Analysis: COVID-19 unemployment claims to surpass those made during Great Recession

The public health crisis caused by the COVID-19 pandemic has resulted in what could be a number of unemployment insurance claims unequaled in the 21st century.

These claims, according to a new analysis by New Jersey Policy Perspective, are expected to surpass the amount filed during the Great Recession. The report compared current UI claims with those made during the Great Recession (December 2007 to June 2009) and what it called the Early 2000s Recession (March 2001 to November 2001).

Since the beginning of March and through April 25, the report found New Jersey had more than 930,000 UI claims. The claims are equivalent to 83% of claims seen during the Great Recession, nearly twice the amount filed during the Early 2000s and 1,500% higher when comparing April to February.

“Our state has never experienced anything quite like this,” Nicole Rodriguez, research director and report author, NJPP, said. “Even more alarming is that this record-setting number severely undercounts the total extent of job loss.”

Since 1990, about 1% of the labor force applied for unemployment each month. In March, the figure skyrocketed to 7.9% and is expected to increase in April with new data.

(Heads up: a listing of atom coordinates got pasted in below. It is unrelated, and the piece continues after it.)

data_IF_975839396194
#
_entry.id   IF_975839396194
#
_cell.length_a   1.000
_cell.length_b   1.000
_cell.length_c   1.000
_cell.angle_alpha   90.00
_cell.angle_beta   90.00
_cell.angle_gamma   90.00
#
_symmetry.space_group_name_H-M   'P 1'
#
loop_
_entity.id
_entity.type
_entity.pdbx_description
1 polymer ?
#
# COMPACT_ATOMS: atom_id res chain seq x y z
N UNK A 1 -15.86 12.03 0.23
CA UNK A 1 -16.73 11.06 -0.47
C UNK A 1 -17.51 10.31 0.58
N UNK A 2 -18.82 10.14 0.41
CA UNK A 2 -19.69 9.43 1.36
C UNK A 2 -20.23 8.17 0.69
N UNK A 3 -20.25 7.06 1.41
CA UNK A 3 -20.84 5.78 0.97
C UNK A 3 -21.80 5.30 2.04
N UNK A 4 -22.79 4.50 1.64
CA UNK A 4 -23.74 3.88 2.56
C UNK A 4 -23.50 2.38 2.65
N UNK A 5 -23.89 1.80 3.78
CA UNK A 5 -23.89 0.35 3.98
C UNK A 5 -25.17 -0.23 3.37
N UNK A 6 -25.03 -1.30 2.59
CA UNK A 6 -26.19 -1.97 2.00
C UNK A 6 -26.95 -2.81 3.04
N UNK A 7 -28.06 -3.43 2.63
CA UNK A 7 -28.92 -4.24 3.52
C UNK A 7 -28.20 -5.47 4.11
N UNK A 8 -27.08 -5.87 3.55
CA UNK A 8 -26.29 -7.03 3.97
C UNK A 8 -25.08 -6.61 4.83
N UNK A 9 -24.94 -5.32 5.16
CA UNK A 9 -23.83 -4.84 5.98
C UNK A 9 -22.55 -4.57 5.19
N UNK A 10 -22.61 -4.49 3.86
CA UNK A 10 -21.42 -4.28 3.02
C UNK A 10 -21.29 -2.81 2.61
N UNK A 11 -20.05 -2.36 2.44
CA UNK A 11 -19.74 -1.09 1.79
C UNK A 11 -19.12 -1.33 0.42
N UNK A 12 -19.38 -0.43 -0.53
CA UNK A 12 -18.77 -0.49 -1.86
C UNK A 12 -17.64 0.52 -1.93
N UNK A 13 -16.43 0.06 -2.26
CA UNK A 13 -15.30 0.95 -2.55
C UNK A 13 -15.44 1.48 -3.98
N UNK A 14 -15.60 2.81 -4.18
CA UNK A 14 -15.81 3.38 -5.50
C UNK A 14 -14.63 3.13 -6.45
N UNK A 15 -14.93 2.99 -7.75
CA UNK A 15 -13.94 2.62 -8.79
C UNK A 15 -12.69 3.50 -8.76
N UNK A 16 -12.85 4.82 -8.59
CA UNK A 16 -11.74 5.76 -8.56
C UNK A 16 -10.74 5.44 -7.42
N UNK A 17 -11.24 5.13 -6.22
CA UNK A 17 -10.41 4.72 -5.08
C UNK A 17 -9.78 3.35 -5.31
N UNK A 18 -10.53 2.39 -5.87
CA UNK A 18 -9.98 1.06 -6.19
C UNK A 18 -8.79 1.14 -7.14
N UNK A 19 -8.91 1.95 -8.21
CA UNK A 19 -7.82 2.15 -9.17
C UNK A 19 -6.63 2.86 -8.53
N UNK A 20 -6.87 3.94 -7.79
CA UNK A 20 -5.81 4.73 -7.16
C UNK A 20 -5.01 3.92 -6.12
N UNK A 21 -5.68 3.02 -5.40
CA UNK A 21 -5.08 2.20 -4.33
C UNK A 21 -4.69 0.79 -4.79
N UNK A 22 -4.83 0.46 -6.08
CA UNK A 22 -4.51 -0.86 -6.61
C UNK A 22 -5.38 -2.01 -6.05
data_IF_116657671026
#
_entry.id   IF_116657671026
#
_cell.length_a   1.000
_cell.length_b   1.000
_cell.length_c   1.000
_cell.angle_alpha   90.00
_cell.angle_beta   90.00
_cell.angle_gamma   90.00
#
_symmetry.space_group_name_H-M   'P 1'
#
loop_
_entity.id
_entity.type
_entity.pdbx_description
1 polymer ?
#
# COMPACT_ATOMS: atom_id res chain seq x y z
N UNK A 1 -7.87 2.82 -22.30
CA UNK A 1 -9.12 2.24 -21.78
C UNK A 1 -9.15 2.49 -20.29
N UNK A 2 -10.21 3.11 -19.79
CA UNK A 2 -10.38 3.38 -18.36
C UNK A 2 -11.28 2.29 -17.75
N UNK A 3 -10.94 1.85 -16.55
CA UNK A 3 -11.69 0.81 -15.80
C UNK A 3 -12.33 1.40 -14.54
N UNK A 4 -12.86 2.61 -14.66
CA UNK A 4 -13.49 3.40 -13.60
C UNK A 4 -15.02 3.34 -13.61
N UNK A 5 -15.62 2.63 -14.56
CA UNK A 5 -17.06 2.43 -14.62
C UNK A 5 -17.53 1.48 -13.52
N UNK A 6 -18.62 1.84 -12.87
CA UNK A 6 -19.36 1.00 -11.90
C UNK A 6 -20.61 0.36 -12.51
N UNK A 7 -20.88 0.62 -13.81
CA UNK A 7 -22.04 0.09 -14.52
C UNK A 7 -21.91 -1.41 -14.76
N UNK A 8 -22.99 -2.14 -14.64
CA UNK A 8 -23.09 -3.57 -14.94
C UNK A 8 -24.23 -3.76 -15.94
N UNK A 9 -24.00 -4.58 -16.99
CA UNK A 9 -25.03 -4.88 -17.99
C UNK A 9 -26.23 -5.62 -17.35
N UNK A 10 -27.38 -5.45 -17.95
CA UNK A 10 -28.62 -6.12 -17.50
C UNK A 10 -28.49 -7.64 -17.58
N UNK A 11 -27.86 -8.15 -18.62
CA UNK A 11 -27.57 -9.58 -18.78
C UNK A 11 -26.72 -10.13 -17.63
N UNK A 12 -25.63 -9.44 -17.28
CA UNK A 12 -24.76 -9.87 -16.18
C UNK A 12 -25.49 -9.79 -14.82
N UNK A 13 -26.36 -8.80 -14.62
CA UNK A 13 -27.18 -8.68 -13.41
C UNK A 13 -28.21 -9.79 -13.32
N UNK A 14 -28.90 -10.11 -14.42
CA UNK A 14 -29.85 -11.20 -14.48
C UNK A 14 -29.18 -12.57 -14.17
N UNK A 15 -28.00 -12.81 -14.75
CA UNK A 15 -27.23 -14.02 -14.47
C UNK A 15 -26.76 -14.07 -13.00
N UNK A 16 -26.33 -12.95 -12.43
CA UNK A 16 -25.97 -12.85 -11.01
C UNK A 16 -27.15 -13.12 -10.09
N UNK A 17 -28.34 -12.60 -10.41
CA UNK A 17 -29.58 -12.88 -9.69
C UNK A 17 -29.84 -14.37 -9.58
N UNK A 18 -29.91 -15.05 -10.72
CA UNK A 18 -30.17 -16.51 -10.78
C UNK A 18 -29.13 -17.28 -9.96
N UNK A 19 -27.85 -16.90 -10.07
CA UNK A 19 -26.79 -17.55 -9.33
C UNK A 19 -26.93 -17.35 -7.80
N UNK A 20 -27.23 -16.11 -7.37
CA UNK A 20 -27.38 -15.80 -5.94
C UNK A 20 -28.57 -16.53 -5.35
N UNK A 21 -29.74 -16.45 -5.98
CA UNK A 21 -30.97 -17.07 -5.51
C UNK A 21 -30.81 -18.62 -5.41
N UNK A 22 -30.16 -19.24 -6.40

NJPP expects total claims made by the end of May will surpass all the jobless claims made during the Great Recession.

The numbers, however, don’t paint the entire picture. Not all state workers are eligible for benefits, and so they aren’t filing claims. An NJPP analysis from earlier this week showed there are at least 125,000 undocumented immigrant workers who are feeling the effects of COVID-19. These families are not eligible for UI benefits and were not included in the federal government’s CARES Act.

“State lawmakers must fill the gaps in the federal government’s stimulus bills to ensure no worker or family is left behind in the state’s recovery,” Rodriguez added.

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